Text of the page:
If you’re a Boston Red Sox fan, you probably had high expectations for the 2019 season. After winning a franchise-high number of games and eliminating every playoff opponent with relative ease, the club brought back nearly every member of the 2018 squad.
There were a few questions surrounding the bullpen and closer spot, but still, Red Sox Nation marched into Opening Day in high spirits. New England was ready for another great season and, hopefully, a second consecutive World Series championship.
To say the team has stumbled out of the gate would be an undeniable understatement. The Red Sox were scheduled to start the season with an 11-game road trip on the West Coast, facing Seattle, Oakland, and Arizona.
They made their Fenway Park debut yesterday, the last team to start its home schedule. Yet again, they were bested by their opponent, this time; the Blue Jays.
In the opening series in Seattle, the Red Sox lost three of four, including the Opening Day start with ace pitcher Chris Sale. He had the worst start of his career, lasting three innings while allowing six hits, three of which were home runs. The Mariners scored seven runs and his ERA after one start was a monstrous 21.00.
The other starters didn’t have it any better. Hard-throwing righty Nathan Eovaldi gave up six runs on eight hits and three homers over five innings. He only recorded three strikeouts. That was the only game the Red Sox won in Seattle, as the offense mounted a comeback led by first baseman Mitch Moreland, who sent a 3-run home run into the Seattle night. The Red Sox won that game, 7-6.
Eduardo Rodriguez struggled in his start, getting lit up for five runs in 4.1 innings. That game was notable for the bizarre ninth inning that almost saw Seattle blow the lead. Mariner’s third baseman Dylan Moore made three consecutive fielding errors that should have been easy plays but Seattle held on to win, 6-5.
In the third loss of the opening series, former Cy Young winner Rick Porcello had a terrible outing. allowing nine runs in 2.2 innings, although only four of those runs were earned. His ERA sits at 13.50.
The team then left Seattle, mercifully, and traveled to Oakland to take on the Athletics. It was more of the same for Boston as the Athletics took three out of four. The bright spot of the series was a bounce-back effort from Sale even though the bats went cold in a 1-0 loss.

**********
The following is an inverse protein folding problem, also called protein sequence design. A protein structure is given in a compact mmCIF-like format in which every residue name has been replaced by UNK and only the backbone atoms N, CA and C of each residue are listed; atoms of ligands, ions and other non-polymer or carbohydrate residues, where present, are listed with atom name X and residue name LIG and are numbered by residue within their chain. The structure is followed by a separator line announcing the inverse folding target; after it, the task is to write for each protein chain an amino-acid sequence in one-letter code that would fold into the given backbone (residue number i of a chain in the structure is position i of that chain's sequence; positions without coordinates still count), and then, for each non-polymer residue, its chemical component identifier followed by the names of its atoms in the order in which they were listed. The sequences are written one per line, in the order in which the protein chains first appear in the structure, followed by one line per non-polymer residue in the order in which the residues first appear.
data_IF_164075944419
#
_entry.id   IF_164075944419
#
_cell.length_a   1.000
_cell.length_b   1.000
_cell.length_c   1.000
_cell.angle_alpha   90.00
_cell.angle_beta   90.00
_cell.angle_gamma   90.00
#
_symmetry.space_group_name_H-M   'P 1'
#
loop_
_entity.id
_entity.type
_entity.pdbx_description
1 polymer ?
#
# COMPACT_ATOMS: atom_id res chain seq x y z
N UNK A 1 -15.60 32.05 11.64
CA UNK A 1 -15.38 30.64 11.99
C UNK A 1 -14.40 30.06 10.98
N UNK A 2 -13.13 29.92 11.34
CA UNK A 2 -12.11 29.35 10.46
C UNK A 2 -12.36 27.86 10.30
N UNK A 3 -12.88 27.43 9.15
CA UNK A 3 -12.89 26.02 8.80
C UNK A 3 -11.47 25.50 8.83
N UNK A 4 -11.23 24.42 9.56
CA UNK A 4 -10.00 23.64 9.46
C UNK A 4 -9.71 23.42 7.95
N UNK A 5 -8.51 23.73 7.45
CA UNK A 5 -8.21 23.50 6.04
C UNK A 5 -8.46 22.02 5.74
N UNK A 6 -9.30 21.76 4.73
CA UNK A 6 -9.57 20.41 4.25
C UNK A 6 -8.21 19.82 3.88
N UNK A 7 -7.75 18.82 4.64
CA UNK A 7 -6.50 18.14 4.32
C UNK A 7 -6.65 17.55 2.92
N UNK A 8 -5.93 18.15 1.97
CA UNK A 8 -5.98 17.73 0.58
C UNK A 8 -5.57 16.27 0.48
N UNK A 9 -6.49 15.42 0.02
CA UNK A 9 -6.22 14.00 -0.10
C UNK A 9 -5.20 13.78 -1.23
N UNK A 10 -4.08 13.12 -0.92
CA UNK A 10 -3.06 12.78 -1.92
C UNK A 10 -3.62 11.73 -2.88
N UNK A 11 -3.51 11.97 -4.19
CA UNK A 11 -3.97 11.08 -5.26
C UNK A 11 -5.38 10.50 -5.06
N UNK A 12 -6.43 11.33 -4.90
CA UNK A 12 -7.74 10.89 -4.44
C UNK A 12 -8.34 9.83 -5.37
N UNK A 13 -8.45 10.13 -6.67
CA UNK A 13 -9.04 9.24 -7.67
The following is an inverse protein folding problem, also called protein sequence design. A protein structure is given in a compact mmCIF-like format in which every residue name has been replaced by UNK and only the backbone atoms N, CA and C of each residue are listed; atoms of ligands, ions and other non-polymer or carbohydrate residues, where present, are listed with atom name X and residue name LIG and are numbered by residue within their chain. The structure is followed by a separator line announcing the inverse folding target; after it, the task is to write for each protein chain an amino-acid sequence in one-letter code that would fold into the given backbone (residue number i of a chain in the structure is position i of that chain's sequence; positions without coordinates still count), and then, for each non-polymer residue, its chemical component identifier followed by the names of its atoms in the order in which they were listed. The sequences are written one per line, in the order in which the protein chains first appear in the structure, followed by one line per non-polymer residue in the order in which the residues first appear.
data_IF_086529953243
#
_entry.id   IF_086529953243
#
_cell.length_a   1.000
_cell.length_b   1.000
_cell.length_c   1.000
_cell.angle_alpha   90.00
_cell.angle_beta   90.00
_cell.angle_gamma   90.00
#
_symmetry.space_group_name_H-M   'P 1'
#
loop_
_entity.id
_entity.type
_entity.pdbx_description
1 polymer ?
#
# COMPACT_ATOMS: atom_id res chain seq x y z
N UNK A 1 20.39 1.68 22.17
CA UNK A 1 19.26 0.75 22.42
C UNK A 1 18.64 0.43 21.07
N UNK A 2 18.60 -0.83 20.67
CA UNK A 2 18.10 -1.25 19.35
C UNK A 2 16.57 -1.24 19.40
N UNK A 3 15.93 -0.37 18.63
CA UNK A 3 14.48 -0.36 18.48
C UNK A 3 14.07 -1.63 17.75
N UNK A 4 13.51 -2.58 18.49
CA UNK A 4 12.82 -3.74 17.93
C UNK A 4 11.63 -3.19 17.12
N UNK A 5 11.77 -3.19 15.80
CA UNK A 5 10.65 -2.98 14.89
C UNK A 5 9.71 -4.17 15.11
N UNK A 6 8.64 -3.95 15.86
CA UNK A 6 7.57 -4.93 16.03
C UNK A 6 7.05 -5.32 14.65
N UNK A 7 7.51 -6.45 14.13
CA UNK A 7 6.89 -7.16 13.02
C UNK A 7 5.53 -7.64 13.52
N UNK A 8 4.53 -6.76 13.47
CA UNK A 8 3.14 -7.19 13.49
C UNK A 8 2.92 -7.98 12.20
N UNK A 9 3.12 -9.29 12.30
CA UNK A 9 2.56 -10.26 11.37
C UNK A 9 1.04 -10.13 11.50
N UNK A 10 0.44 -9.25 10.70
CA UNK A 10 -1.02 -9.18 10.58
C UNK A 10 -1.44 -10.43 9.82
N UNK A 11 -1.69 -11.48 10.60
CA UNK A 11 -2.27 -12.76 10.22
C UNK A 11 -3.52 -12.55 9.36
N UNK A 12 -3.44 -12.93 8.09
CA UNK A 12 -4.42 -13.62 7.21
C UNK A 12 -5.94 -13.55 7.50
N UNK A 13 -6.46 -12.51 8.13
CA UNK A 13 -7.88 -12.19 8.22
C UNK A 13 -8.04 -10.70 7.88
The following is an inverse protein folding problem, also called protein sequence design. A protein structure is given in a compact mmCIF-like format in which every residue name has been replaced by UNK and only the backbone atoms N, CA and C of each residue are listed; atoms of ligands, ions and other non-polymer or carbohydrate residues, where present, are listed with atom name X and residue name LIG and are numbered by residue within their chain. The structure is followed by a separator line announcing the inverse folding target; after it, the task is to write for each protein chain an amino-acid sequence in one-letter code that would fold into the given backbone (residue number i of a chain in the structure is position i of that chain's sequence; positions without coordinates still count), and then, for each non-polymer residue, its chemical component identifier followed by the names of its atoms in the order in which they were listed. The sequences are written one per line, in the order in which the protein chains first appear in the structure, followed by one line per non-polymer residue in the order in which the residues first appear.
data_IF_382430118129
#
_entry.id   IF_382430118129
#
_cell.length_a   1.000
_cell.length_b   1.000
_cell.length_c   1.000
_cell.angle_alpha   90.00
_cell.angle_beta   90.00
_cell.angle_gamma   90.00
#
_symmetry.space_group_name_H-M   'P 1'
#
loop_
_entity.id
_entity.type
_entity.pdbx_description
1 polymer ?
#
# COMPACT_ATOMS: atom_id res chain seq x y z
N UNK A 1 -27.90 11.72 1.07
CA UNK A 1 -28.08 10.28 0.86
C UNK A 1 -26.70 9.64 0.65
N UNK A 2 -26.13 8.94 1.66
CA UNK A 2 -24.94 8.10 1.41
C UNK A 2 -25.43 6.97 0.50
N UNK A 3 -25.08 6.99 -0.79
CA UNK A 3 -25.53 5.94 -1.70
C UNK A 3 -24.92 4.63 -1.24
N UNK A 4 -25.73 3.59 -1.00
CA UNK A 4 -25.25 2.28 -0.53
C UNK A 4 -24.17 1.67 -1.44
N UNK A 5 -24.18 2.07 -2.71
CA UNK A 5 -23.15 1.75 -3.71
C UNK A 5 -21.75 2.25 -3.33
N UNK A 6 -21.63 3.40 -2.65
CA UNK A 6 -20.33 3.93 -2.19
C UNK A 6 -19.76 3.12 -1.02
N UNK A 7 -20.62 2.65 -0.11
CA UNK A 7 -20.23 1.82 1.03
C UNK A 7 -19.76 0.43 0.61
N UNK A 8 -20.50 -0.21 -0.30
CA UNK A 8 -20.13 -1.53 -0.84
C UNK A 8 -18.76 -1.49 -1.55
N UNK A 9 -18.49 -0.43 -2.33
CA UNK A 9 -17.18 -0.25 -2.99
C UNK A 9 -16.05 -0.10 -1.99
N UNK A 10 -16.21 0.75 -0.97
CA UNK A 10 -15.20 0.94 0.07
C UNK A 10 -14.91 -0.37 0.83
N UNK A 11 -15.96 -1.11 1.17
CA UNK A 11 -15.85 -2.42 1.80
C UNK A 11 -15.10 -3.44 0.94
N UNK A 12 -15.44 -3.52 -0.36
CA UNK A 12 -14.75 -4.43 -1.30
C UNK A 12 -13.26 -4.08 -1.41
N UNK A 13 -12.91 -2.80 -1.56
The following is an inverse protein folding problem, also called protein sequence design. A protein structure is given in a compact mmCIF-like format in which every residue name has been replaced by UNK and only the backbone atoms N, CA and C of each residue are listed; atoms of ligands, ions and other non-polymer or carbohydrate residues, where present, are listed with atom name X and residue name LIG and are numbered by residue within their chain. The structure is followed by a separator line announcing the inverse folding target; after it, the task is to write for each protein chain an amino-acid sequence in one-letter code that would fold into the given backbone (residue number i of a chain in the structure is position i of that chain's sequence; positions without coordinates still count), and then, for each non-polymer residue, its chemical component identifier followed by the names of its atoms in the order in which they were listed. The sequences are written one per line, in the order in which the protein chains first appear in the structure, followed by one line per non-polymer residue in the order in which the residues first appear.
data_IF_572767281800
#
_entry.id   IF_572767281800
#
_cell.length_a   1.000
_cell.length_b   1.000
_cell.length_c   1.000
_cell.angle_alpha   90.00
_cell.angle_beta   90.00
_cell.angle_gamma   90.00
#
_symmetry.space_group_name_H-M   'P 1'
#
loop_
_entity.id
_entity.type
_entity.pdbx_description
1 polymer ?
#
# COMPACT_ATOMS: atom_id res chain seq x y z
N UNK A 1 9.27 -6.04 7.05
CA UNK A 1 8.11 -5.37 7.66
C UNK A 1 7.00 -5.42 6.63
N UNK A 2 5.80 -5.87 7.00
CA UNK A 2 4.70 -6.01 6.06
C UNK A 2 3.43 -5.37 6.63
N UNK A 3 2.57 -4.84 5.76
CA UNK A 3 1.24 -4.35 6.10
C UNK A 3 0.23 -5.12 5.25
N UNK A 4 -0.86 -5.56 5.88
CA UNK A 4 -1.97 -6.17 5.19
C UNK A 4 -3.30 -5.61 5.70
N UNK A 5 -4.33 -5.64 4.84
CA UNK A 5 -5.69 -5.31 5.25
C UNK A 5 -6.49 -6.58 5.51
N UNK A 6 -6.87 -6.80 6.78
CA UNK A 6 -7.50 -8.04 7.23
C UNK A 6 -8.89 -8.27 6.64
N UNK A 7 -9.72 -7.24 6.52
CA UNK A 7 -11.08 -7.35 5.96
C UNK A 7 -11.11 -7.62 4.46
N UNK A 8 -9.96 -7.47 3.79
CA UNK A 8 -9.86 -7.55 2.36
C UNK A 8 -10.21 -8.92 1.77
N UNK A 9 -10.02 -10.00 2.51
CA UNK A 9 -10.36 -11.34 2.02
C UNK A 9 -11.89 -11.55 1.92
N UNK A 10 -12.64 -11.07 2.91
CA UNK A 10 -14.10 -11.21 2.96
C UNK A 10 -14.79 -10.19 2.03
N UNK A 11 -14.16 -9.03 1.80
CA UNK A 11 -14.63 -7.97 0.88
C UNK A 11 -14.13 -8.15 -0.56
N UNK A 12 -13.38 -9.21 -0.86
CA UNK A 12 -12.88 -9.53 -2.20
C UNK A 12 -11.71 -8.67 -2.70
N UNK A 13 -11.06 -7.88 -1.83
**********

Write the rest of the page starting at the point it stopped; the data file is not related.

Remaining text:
The opener in Arizona was the worst game of the trip as Porcello was drilled again. In 4.2 innings, he allowed 10 hits and seven runs. It got worse. Reliever Brian Johnson was rocked for seven runs in just one inning. Trailing 14-1, manager Alex Cora surrendered and saved his bullpen by calling on third baseman Eduardo Nunez to pitch the final inning. Seeing his first time on the mound since Little League, he allowed one run. His ERA sits at 9.00, which is laughably comparable to the starting rotation. Maybe they should consider him as a fifth starter.
The game on Saturday followed a typical pattern. The team scored early but failed to hold the lead. David Price gave up four runs and didn’t record a quality start. The Diamondbacks walked it off in the bottom of the ninth with a game-winning hit off reliever Colton Brewer.
While most of us in Red Sox Nation were worried about the state of the bullpen, it turns out the bullpen has been the most stable part of the team. The starters have allowed far more runs than the bullpen. So far, the pattern has been for the starters to allow a bunch of runs and leave early, with the bullpen coming in to lock things down. That has allowed the offense to rally; both of the victories have been come-from-behind efforts.
What happened? How did the world champions fall so hard in the first week of 2019?
Winning back to back World Series is notoriously difficult. The last team to do it was the Yankees’ three peat from 1998 to 2000. Championship teams suffer what’s been termed, “the World Series Hangover.”
For the Red Sox, at least so far, it’s been less of a hangover and more of a coma caused by a train wreck. In just seven games, the starters have allowed 30 earned runs with 13 homers.
According to ESPN, through their first five games, the Red Sox had the fourth-worst run differential for a reigning World Series champion.
There are a few reasons for this awful start.
One: the 11-game road trip was the longest to start a season in franchise history. Playing on the West Coast didn’t help. The Mariners and the Athletics had the benefit of starting their seasons early, playing a two-game series in Japan.
Two: When the team hasn’t been playing, it’s been traveling, and vice versa. Between staying in hotels, playing games, and boarding flights, there just hasn’t been a moment to take a deep breath and relax. There also hasn’t been any opportunity to fix the problems that have presented themselves. It’s likely that everybody knows what the issues are, but dealing with those issues requires time at home.
Three: Look back to spring training to see why things aren’t going well. Given that the team made such a deep October run last year, and had about a month less than the rest of the league to recuperate, Alex Cora thought it best to keep the workload light when it came to the rotation, anticipating another long season. Eduardo Rodriguez was the only starter to throw more than 15 innings in spring training.
Limiting the starters allowed the coaching staff to look for relievers to fill the bullpen and a workload for the bullpen was a perfect way to give the rotation time off. Because of that, the rotation is still in “warm-up mode.” It will require time for the starters to build stamina, velocity, and command.
Boston got a boost by ending its road swing with a 1-0 victory at Arizona thanks to a Moreland homer and a combined effort of five pitchers. Coming home might be the best cure to overcome a slow start.